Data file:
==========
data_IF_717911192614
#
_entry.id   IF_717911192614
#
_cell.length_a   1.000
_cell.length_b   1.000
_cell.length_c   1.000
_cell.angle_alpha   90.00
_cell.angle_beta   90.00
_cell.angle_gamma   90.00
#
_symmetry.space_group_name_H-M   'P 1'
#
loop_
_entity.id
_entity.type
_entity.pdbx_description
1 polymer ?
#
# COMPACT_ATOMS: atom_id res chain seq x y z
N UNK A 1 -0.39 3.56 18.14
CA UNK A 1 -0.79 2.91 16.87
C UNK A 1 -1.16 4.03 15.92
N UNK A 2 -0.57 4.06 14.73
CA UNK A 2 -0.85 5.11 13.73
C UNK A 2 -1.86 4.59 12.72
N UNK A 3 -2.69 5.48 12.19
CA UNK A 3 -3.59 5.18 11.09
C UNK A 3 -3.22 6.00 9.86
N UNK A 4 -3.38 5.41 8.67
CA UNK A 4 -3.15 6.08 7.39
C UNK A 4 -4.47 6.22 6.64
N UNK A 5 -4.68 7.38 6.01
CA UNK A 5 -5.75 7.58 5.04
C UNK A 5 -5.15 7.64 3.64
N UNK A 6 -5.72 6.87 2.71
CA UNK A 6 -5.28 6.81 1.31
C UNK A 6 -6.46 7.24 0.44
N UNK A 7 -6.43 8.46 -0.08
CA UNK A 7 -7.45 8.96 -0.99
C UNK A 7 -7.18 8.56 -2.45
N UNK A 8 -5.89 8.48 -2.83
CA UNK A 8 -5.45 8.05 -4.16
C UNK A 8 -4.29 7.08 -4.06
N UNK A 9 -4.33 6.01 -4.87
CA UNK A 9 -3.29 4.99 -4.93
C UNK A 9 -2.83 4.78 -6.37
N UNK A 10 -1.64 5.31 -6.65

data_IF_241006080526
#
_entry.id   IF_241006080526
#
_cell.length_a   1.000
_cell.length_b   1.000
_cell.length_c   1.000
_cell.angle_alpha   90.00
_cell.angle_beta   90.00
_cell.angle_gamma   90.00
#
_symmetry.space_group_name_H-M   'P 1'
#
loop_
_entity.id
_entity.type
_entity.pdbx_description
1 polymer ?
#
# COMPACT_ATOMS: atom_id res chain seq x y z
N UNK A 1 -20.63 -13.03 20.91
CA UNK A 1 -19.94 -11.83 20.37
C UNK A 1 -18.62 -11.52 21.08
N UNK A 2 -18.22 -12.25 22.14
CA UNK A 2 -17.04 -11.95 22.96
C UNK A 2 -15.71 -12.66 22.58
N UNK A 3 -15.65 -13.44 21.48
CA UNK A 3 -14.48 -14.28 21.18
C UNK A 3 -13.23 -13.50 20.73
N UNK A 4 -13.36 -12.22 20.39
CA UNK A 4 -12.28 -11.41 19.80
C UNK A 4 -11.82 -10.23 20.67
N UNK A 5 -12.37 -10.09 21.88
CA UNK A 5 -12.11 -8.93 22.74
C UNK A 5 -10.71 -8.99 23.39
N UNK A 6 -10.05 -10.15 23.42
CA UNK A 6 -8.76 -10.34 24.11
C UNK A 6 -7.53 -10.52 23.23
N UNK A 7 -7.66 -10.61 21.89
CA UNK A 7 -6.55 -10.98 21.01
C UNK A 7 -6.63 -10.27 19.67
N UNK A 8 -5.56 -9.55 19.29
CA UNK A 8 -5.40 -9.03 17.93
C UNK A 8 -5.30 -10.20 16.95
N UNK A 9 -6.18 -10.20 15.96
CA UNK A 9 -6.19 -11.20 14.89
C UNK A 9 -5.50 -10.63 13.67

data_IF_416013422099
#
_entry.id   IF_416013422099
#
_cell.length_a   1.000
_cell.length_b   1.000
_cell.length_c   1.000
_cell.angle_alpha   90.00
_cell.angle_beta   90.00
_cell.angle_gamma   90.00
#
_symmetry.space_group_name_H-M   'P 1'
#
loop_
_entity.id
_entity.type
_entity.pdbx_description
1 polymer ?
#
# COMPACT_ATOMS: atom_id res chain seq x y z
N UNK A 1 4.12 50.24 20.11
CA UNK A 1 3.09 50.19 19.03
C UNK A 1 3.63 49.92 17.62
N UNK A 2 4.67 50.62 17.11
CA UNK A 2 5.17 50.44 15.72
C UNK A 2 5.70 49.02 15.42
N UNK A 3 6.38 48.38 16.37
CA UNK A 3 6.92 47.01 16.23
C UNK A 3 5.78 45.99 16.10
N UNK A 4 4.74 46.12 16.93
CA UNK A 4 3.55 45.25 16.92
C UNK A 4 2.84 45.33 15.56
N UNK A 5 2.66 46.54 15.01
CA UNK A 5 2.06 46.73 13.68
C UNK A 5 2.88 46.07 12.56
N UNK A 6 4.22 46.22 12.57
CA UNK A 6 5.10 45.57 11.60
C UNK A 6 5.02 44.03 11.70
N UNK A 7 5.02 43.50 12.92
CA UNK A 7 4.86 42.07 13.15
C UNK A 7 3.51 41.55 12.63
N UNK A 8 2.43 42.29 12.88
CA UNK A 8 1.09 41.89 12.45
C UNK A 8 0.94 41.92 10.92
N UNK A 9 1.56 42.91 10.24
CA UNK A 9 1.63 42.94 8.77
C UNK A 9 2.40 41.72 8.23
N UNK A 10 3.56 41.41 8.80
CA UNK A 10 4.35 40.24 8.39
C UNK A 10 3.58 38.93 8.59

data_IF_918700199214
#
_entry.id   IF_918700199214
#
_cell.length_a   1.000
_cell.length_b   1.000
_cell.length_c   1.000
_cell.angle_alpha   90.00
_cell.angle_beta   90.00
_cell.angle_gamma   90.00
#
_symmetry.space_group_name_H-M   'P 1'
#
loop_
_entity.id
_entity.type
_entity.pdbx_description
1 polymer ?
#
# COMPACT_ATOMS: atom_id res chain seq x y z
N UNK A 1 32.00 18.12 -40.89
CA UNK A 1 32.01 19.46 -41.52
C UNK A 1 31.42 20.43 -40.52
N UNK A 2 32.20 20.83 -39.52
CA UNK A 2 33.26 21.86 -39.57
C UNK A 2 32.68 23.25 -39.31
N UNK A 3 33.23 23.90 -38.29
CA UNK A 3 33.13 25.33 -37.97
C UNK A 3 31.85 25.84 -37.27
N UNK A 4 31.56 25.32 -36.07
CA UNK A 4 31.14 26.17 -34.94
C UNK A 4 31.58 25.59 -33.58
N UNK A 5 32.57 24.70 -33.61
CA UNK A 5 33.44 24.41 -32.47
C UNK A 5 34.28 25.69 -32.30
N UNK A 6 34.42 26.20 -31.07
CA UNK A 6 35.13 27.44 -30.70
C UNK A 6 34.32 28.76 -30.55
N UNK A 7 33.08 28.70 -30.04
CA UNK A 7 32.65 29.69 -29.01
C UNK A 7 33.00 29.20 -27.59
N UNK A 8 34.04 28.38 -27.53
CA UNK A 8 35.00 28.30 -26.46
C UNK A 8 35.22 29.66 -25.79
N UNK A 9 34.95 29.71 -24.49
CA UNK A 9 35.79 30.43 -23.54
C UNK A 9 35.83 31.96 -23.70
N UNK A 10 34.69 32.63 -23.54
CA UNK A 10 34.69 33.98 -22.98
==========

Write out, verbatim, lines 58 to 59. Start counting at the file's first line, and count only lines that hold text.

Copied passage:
_cell.angle_gamma   90.00
#